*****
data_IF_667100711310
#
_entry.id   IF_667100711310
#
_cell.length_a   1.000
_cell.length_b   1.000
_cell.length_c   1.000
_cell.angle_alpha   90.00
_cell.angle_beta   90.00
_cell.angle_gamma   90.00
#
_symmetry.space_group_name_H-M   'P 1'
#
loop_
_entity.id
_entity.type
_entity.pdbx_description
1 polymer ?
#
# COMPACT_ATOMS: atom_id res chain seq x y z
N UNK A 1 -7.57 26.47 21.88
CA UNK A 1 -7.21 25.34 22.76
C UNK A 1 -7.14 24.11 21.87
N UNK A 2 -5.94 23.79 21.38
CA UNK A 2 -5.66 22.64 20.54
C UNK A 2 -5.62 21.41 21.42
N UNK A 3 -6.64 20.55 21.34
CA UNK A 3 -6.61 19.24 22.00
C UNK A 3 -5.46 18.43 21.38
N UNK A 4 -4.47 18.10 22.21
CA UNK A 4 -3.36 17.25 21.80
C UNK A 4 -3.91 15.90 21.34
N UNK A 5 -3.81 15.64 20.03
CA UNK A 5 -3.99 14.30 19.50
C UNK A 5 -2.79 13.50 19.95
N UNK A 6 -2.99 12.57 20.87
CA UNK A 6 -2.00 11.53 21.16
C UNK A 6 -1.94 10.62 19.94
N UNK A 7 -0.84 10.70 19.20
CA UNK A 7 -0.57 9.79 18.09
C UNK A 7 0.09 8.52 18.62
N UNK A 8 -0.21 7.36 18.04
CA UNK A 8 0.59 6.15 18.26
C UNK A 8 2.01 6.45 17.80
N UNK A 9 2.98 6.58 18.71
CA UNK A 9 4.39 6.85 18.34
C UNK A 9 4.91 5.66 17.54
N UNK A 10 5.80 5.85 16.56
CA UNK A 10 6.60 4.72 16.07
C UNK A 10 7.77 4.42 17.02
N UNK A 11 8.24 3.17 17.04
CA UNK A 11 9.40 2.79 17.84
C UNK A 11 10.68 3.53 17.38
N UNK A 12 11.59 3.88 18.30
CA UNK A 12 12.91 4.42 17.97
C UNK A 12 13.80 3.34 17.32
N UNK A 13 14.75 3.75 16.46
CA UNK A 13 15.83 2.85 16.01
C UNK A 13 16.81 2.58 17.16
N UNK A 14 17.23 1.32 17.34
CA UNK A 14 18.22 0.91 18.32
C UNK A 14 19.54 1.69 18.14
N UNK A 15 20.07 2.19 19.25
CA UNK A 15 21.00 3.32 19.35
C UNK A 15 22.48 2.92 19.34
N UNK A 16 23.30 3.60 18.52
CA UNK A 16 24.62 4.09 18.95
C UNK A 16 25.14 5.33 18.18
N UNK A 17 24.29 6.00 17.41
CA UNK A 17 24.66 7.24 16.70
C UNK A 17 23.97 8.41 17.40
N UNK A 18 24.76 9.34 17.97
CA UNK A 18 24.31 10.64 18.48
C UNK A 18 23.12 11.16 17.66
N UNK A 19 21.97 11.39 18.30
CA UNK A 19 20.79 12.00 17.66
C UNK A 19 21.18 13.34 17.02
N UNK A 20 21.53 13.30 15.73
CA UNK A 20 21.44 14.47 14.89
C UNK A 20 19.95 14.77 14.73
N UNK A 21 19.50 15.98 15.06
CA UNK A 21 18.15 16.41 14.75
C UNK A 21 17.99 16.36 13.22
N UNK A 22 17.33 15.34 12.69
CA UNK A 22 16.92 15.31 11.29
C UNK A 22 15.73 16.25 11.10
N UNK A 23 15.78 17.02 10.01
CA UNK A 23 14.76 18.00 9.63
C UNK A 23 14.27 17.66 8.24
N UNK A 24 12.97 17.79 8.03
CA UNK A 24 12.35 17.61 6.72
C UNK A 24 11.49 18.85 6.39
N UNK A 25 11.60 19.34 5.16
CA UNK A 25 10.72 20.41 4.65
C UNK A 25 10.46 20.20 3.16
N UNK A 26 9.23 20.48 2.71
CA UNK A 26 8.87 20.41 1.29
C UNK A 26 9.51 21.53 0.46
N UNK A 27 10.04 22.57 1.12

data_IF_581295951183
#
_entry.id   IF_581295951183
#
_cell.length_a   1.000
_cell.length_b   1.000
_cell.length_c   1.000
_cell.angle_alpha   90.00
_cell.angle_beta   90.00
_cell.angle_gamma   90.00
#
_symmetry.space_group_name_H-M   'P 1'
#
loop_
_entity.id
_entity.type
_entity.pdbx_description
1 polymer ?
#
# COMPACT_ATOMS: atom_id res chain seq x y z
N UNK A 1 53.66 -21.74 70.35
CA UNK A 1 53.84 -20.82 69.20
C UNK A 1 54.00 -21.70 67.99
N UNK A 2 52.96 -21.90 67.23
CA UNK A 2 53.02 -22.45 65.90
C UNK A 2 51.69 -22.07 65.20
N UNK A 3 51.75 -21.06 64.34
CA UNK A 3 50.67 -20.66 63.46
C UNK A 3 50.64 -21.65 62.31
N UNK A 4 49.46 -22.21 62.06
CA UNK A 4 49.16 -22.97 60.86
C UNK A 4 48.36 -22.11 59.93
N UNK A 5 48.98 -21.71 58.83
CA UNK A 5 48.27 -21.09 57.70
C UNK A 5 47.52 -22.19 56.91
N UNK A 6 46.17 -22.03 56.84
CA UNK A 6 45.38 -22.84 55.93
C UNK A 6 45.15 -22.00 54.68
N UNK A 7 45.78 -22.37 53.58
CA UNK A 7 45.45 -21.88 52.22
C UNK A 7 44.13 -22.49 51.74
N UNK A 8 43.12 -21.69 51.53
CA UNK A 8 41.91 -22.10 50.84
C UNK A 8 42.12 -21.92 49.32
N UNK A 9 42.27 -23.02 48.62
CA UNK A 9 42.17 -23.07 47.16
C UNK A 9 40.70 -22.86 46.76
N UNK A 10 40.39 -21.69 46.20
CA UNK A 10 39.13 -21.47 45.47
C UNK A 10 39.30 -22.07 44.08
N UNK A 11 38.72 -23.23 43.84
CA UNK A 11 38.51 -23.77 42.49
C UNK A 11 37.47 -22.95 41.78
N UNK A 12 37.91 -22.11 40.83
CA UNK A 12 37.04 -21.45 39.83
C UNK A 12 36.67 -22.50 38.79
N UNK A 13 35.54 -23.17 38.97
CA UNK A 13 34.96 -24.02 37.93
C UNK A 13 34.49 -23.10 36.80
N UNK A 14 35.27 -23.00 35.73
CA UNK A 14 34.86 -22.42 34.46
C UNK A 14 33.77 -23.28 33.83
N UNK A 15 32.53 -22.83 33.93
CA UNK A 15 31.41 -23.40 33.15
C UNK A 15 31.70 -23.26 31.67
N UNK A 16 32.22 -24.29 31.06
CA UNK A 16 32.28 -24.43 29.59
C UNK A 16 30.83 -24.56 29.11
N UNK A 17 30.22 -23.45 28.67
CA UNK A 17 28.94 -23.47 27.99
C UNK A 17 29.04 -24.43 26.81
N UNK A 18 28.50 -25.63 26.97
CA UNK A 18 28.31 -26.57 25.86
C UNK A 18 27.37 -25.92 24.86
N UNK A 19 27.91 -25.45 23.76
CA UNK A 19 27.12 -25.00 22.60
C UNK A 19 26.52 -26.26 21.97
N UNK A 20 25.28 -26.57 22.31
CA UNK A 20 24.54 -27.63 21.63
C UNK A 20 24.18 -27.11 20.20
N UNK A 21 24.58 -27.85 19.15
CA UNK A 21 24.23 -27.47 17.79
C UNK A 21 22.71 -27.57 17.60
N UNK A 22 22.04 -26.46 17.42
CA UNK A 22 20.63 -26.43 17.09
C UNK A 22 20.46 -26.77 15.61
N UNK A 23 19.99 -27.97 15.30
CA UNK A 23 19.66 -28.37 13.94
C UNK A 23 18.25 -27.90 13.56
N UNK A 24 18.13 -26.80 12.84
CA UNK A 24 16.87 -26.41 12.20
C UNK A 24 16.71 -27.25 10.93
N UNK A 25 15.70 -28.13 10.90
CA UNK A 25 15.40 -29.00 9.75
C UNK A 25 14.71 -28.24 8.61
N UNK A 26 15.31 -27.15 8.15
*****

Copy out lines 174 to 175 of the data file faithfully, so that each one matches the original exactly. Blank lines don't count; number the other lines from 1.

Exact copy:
N UNK A 19 27.91 -25.45 23.76
CA UNK A 19 27.12 -25.00 22.60